Each year school starts across the country parents prepare their children for the daily learning ritual gathering supplies and planning for the shift from summer schedule to fall schedule. Teachers attend professional development and organize their classroom space. Principals scramble to hire for the last few positions, hoping they are fully staffed before the year launches.
This year needs to be different. Our schools are so much more complex and require educators, community members and corporate America to take note of the impact society has on the success of each student in public, private and charter school. I want to challenge each school governing board, central administration staff member, principal, business leader and community member to support the ability of the classroom teacher to begin this school year with an antiracist frame.
Why AntiRacist? As an educator of twenty-three years it is painfully obvious the racial impact of an educational system that was designed only for the most talented white males to succeed. This design has persisted since schools were staffed by white males to teach white males. Children come to school daily with the weight of anti-immigrant sentiment, ICE Raids, police violence against black men, F grades for low performing schools, and school communities holding tightly to mascots and names that promote and maintain racist ideals. An AntiRacist teacher recognizes the harmful impact of the weight of these societal issues on the families of all students regardless of race or color.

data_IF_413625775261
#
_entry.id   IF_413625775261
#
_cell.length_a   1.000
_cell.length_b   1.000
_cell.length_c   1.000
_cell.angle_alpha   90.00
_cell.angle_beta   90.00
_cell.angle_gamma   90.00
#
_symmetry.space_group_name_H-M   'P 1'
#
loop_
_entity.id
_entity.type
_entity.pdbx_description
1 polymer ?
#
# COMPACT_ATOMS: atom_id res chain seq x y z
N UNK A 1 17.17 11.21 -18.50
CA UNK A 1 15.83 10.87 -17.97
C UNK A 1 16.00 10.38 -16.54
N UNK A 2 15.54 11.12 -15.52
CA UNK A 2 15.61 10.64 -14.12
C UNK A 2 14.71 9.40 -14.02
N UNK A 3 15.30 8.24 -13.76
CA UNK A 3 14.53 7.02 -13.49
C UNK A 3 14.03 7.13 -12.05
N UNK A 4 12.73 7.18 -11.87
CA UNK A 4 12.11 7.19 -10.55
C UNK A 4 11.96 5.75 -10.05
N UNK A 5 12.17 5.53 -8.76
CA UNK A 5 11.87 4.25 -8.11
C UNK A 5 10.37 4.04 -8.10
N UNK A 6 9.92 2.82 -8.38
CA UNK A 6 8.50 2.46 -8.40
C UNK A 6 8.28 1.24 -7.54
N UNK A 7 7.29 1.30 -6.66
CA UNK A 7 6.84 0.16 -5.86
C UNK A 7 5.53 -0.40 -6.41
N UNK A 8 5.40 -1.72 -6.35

I challenge teachers to conduct your work with love and see the face of your loved ones on the faces of each student in your care. Consider your own children, your young relatives, your parents who were once children in someone’s classroom when you are making decisions for the loved ones of others. In your first month of school an AntiRacist teacher will:
1) Honor their dignity by correctly pronouncing each student’s name. Each time I engage adults in a discussion of their name, its origin and importance to their life I learn of adults who as children had their names changed. These adults never required teachers to pronounce their names correctly because their name, and therefore their identity, was not important enough. Teachers change names because they can’t pronounce them. Teachers change names because they have more than one student in the class with the same name. Teachers who teach hundreds of students and are AntiRacist make learning each student’s name a priority. Teachers who are AntiRacist recognize the powerful role they play in the positive identity development of each student in their care. Teachers who are AntiRacist honor the dignity in the given name of each child because they lead their classroom with love.
2) Make sure their praxis lifts up the most marginalized student. Recognize how your personal values, your worldview, your biases, and beliefs permeate your pedagogy and praxis and actively work to break down barriers to lift up the most marginalized student in your care. When I think about the students I’ve cared for over my years in the classroom I always centered my instruction on the top, middle and most marginalized. As an AntiRacist teacher I recognized that my pedagogical decision making had to focus on challenging my student who was developmentally delayed, black, emotional, gifted and not yet reading on grade level just as much as challenging my white, elite, book loving student.
3) Do School with students, not to students. When we think of traditional school each of us has a vision of what that looks, sounds and feels like. Traditional is not typically engaging, in many cases it looks like test prep where the classroom is devoid of community building, meaning making and students want to put their heads down with their hoodies over their heads in the middle of a lesson. I challenge teachers to shift slightly how you center your classroom on what you feel is traditional, comfortable and the way school should be done. An AntiRacist teacher, even the first week of school, creates space for students to co-create their learning, make meaning and build a positive, supportive classroom community.